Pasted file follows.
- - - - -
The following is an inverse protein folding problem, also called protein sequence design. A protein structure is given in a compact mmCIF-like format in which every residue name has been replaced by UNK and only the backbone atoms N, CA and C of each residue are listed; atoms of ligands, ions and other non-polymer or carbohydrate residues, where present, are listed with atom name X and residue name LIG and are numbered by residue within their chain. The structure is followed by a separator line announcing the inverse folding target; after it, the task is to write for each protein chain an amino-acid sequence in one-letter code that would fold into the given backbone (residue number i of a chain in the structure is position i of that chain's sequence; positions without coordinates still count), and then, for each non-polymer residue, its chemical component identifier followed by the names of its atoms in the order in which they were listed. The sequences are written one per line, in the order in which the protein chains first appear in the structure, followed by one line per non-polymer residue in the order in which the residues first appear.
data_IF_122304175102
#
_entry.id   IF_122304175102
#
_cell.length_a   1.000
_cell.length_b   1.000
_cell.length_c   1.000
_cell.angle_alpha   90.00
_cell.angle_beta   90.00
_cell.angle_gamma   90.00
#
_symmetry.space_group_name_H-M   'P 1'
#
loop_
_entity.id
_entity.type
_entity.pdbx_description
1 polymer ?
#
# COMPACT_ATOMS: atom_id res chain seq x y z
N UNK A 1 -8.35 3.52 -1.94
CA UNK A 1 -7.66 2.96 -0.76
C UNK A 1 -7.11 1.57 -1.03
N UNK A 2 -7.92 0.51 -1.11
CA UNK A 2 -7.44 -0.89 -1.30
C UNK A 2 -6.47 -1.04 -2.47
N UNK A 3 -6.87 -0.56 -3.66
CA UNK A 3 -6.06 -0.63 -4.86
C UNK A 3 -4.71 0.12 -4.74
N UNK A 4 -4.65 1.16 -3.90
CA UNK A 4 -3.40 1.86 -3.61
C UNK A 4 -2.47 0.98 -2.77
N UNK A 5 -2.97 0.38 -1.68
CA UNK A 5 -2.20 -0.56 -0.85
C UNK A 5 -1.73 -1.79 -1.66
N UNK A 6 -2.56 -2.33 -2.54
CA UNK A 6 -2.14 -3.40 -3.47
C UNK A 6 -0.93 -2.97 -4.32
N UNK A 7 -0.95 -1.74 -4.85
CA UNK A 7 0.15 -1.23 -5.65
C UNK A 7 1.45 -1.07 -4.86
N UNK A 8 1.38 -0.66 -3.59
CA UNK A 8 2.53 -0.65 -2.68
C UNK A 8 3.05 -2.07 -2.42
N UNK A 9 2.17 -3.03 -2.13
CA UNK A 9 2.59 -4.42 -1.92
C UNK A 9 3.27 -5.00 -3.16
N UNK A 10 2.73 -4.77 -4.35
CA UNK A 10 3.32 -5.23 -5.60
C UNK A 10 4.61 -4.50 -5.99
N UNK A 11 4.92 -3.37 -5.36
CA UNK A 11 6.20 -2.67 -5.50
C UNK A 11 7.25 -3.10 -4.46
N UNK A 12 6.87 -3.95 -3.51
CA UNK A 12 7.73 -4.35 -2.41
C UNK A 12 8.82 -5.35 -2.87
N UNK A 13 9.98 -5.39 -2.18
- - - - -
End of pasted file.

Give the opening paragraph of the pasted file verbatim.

The following is an inverse protein folding problem, also called protein sequence design. A protein structure is given in a compact mmCIF-like format in which every residue name has been replaced by UNK and only the backbone atoms N, CA and C of each residue are listed; atoms of ligands, ions and other non-polymer or carbohydrate residues, where present, are listed with atom name X and residue name LIG and are numbered by residue within their chain. The structure is followed by a separator line announcing the inverse folding target; after it, the task is to write for each protein chain an amino-acid sequence in one-letter code that would fold into the given backbone (residue number i of a chain in the structure is position i of that chain's sequence; positions without coordinates still count), and then, for each non-polymer residue, its chemical component identifier followed by the names of its atoms in the order in which they were listed. The sequences are written one per line, in the order in which the protein chains first appear in the structure, followed by one line per non-polymer residue in the order in which the residues first appear.